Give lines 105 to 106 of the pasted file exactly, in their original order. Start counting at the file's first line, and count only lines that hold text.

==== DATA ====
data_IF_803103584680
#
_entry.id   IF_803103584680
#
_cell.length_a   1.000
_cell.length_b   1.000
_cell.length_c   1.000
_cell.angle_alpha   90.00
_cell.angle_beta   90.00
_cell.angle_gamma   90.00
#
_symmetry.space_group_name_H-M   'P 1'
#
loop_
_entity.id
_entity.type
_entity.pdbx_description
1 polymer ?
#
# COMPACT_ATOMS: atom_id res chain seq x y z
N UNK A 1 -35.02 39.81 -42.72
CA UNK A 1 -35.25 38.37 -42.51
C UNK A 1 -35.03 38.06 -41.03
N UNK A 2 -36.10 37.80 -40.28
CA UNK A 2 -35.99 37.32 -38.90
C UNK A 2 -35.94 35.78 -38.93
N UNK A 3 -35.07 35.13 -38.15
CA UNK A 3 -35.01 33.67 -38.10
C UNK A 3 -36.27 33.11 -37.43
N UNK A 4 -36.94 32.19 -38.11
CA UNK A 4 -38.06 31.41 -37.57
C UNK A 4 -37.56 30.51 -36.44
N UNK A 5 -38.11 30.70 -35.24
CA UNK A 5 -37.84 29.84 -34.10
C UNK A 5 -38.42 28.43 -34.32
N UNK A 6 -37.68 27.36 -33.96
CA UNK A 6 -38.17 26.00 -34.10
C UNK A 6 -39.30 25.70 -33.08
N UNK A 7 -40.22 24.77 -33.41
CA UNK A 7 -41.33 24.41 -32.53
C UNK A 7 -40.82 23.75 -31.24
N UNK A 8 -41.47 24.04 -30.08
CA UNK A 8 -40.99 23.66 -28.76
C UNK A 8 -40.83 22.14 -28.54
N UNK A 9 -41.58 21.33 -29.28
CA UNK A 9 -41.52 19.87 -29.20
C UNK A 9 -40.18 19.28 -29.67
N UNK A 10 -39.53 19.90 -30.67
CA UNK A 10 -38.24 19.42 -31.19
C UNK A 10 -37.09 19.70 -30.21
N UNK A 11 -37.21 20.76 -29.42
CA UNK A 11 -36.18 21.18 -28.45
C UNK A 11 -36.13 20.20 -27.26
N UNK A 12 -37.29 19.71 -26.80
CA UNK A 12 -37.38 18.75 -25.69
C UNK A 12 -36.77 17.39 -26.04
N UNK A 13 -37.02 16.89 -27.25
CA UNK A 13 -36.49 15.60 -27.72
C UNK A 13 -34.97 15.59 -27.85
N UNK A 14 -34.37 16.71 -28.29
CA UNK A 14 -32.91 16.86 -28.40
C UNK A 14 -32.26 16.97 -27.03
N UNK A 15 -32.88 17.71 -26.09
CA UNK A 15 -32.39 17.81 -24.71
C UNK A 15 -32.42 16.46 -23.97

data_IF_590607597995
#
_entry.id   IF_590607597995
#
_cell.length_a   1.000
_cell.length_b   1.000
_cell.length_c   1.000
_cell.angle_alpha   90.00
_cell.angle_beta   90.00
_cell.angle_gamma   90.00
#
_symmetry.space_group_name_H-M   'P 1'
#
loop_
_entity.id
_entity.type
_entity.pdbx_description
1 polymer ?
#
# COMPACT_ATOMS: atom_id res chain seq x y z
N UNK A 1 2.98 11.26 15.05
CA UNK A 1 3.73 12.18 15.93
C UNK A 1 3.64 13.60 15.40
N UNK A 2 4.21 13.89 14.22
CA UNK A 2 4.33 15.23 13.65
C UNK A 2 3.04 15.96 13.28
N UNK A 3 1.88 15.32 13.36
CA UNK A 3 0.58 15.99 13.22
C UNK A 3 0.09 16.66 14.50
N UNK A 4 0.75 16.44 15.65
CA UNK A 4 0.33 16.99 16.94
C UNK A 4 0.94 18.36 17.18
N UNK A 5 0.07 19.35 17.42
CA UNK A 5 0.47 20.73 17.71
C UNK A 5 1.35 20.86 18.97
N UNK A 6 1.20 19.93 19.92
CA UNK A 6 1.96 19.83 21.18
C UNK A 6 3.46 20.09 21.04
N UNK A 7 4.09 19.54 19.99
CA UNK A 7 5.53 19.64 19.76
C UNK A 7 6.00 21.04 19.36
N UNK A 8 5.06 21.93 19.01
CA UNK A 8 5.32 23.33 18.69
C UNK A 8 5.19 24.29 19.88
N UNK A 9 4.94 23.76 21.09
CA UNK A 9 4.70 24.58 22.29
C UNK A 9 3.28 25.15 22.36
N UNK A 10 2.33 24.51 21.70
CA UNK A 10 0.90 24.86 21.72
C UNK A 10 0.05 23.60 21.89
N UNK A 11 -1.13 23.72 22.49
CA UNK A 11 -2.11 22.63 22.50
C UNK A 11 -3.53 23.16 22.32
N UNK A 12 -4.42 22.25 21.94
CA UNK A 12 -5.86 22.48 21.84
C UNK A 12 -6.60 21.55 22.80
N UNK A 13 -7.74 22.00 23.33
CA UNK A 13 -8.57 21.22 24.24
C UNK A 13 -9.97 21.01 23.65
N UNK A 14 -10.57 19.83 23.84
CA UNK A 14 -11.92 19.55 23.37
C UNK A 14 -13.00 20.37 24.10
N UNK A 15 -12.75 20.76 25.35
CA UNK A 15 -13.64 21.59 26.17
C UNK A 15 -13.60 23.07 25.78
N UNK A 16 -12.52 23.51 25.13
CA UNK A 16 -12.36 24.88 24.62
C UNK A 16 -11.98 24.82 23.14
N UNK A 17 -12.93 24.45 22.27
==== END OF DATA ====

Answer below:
CA UNK A 7 5.53 19.64 19.76
C UNK A 7 6.00 21.04 19.36